Tel Aviv pastor: African migrants ‘can make real contribution to society’

US Pentecostal delegation visit asylum-seekers as guests of the International Fellowship of Christians and Jews

IFCJ President Rabbi Yechiel Eckstein (left) speaks with Pastor Jeremiah Sunday Dairo in south Tel Aviv (photo credit: DANIEL BAR-ON / IFCJ)
IFCJ President Rabbi Yechiel Eckstein (left) speaks with Pastor Jeremiah Sunday Dairo in south Tel Aviv
(photo credit: DANIEL BAR-ON / IFCJ)
A delegation of representatives from the largest Pentecostal denomination in the U.S. left Israel on Tuesday after an eight-day visit to Israel which included visits to churches and organizations helping African asylum-seekers in Tel Aviv, meetings with Israeli soldiers from Ethiopian families and visits to other charitable initiatives.
The 20 senior pastors of the Church of God in Christ (COGIC), with has some 5 million adherents in the US, were hosted by the International Fellowship of Christians and Jews as part of the latter’s efforts to bolster international support for Israel.
Earlier this week, the group went to southern Tel Aviv, where many thousands of African asylum-seekers have lived since the influx of Africans into Israel began in the mid-2000s.
Approximately 45,000 African asylum-seekers reside in Israel.
The community suffers from a variety of problems, including poverty, homelessness, health concerns and a lack of educational facilities for its children.
The pastors from COGIC visited the headquarters of the Mesila – Aid and Information Center for Foreign Workers and Refugees organization in south Tel Aviv, which provides undocumented Africans with social services, in order to gain an understanding of the situation and to distribute backpacks and school supplies for children who started the school year on Tuesday.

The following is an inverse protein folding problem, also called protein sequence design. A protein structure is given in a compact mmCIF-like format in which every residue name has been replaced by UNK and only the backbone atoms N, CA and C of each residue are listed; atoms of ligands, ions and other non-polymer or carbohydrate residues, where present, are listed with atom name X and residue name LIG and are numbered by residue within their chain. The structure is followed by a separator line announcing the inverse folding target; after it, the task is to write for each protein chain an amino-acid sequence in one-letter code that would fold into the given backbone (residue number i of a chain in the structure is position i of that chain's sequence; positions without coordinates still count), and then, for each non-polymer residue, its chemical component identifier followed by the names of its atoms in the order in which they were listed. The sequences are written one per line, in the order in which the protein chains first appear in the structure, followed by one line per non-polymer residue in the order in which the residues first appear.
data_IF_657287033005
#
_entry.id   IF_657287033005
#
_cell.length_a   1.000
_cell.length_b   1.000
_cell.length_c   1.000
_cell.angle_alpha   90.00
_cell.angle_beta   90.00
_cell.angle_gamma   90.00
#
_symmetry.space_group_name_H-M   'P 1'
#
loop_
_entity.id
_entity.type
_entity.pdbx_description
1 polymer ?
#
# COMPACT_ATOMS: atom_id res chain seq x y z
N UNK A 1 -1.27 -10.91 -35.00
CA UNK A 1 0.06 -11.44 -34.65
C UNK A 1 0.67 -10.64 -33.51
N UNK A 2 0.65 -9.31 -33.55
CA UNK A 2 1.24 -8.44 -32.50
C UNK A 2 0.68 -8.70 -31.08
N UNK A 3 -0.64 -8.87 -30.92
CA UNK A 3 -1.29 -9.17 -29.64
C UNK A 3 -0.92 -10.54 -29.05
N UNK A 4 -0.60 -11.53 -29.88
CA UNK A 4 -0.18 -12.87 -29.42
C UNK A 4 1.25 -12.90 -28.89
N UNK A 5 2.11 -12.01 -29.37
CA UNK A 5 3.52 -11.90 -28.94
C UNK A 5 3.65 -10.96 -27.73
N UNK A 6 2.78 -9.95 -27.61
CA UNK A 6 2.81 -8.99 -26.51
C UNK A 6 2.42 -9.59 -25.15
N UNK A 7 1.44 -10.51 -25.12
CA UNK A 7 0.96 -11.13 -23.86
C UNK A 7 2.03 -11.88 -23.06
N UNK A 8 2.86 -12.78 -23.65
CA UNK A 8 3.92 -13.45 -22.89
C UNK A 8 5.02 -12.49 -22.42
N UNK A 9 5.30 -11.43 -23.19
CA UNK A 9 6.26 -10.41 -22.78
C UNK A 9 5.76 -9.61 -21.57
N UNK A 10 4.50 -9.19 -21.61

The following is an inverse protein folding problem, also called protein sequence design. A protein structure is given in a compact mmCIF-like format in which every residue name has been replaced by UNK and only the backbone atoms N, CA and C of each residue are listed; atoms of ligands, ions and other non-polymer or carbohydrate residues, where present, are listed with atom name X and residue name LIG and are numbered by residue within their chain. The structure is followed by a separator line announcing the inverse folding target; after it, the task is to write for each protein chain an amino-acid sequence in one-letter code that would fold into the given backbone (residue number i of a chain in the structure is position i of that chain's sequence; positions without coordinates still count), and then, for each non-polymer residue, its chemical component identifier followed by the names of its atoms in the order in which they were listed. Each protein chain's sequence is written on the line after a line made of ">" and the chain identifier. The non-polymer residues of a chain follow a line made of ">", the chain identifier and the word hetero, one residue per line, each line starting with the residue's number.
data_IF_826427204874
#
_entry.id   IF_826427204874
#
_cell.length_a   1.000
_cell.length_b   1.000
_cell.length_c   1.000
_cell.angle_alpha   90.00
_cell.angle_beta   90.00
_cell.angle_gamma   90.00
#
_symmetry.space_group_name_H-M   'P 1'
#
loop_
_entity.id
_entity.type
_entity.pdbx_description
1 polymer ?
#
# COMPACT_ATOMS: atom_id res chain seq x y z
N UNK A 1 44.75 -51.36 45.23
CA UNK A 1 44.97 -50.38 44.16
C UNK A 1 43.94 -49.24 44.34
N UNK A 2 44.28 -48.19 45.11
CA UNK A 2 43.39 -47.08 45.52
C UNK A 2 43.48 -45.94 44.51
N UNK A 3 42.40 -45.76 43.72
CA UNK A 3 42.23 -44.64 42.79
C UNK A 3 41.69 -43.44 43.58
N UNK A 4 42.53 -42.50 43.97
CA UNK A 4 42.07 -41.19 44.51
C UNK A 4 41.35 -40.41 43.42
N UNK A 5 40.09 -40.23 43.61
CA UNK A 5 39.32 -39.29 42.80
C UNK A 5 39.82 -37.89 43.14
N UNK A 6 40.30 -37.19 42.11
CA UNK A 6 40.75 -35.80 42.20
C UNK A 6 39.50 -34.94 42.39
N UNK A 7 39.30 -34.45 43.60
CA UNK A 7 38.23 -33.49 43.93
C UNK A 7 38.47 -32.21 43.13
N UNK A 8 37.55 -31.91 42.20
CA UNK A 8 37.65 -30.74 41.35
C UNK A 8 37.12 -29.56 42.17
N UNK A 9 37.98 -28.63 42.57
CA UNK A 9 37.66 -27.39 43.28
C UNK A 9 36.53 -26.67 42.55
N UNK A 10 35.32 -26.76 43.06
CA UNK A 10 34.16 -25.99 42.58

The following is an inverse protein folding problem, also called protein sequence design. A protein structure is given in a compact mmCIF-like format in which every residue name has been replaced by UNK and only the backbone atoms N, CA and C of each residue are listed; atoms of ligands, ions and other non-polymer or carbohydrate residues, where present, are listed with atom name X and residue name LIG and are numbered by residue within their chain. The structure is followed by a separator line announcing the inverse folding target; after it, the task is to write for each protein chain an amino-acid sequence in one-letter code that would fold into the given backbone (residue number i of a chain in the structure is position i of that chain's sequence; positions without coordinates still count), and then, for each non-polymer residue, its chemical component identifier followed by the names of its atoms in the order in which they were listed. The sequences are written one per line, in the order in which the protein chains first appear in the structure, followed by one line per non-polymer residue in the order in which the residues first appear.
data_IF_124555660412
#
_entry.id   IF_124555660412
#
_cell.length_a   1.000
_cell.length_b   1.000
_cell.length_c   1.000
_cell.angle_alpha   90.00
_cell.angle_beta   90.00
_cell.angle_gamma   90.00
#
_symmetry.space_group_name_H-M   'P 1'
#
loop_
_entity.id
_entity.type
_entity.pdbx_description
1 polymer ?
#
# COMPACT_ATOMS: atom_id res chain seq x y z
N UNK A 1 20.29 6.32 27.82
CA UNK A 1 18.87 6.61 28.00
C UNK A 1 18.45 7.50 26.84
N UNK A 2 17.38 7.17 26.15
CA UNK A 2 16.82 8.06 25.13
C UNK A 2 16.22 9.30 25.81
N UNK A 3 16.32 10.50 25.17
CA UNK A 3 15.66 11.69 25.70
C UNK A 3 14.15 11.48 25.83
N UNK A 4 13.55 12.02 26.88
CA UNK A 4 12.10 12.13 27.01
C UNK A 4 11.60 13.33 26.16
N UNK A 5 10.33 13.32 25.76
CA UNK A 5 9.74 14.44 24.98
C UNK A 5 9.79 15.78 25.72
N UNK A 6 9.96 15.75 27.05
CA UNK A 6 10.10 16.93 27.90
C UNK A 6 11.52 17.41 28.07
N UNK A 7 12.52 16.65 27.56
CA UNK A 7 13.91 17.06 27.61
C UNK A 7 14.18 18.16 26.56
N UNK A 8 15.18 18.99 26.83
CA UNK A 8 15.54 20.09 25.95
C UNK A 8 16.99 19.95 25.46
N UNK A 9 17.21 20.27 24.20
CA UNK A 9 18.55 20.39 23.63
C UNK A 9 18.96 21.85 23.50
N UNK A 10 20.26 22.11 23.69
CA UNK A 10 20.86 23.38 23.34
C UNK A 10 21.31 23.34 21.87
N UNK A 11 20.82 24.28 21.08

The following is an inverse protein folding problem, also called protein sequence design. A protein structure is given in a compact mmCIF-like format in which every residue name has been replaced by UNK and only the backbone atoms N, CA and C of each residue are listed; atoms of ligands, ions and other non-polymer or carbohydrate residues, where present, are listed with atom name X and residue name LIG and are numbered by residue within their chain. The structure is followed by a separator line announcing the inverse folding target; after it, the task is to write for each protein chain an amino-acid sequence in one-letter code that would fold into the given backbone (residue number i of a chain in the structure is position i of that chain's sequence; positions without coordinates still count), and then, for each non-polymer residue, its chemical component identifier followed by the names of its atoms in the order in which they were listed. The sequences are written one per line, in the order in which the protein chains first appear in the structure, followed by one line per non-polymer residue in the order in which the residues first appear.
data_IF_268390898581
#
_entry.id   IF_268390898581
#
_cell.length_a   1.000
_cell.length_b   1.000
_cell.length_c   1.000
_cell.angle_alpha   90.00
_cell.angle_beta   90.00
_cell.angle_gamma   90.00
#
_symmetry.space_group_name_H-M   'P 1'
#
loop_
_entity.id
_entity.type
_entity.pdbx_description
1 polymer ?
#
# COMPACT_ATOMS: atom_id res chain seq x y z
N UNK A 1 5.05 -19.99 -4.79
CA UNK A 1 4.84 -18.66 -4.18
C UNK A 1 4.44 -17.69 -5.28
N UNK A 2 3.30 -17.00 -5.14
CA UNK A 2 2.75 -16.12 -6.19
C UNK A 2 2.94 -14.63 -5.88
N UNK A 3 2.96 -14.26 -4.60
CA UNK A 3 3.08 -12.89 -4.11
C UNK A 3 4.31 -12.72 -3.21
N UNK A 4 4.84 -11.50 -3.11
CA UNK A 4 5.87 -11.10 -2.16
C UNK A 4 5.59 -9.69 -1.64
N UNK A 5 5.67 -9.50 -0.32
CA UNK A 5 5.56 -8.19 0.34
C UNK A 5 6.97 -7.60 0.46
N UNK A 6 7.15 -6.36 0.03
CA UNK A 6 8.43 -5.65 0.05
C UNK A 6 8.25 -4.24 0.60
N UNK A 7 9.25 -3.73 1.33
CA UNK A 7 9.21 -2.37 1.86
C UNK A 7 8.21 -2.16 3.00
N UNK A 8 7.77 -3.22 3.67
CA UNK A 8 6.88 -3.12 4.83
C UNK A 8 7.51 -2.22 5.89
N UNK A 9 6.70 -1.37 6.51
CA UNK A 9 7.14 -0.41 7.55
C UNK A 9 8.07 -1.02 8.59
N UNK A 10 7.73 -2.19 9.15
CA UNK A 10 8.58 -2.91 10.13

The group also met with Pastor Jeremiah Sunday Dairo, a Christian minister who is active in providing assistance to the needy from the community.
Dairo started his “Lift Up Your Head” ministry in order to provide African Christians with somewhere to pray, but for the last eight years has opened up the doors of his church to allow homeless men to sleep there as well.
Some 45 to 50 men sleep in the church every night on sofas and makeshift beds and leave in the morning to allow the normal functioning of the ministry to continue. Dairo estimates that between 8,000 and 9,000 men have slept in the church since 2007.
“The times are getting tougher and tougher, they are people who come from very vulnerable countries, they have nothing, some are also sick but they can’t afford to go to hospital,” he said.
Many Africans sleep outside on the streets or in nearby Lewinsky Park, something which becomes much harder in the winter, he said.
Last week, hundreds of African asylum-seekers were released from the Holot detention facility near Sinai where they were being held. They were forbidden to go to Tel Aviv or Eilat, where the two largest concentrations of the community in the country are located.
Dairo says that in the last few days he had to turn away some of those people who turned up at his church.
The pastor said that he understood that Israel has its own priorities, and welcomed help from the Tel Aviv Municipality in providing some health care for those in need of it, but said that other basic requirements needed to be dealt with.
“Israel has its own issues and it is first and foremost a Jewish nation which everybody knows,” he said. “But this situation has arisen in which some of these people have no other place to go. The fact is that they are here, the State of Israel can do more for their education. If they can learn and advance themselves then they can really stand out and contribute to Israeli society if they’re given the chance.”
The COGIC pastors also toured Christian sites in northern Israel and the capital and held meetings with several officials including Jerusalem Mayor Nir Barkat and Kulanu MK Michael Oren.
“We are honored to host our friends in the church as they experience the beauty and power of the Holy Land,” said Rabbi Yechiel Eckstein, founder and president of the IFCJ. “At a time when Israel faces critical threats from Iran to Islamic terror, the pastors remind us that the Jewish people and the State of Israel do not stand alone.”